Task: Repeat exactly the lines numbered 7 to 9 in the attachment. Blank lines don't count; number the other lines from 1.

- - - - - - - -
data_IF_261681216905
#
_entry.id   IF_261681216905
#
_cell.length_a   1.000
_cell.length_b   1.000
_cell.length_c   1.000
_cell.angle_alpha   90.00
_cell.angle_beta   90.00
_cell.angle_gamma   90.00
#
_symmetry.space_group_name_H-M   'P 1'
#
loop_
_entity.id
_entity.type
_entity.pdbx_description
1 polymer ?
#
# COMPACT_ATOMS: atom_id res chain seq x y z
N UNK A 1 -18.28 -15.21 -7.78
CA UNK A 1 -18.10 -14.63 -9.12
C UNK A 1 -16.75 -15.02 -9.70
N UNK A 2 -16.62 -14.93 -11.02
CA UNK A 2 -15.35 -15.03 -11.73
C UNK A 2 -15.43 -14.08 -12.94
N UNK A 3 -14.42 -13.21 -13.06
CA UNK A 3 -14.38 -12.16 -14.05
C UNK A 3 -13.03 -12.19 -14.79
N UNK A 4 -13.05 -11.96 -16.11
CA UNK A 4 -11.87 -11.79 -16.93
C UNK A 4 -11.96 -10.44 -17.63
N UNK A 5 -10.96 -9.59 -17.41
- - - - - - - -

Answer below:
_cell.length_c   1.000
_cell.angle_alpha   90.00
_cell.angle_beta   90.00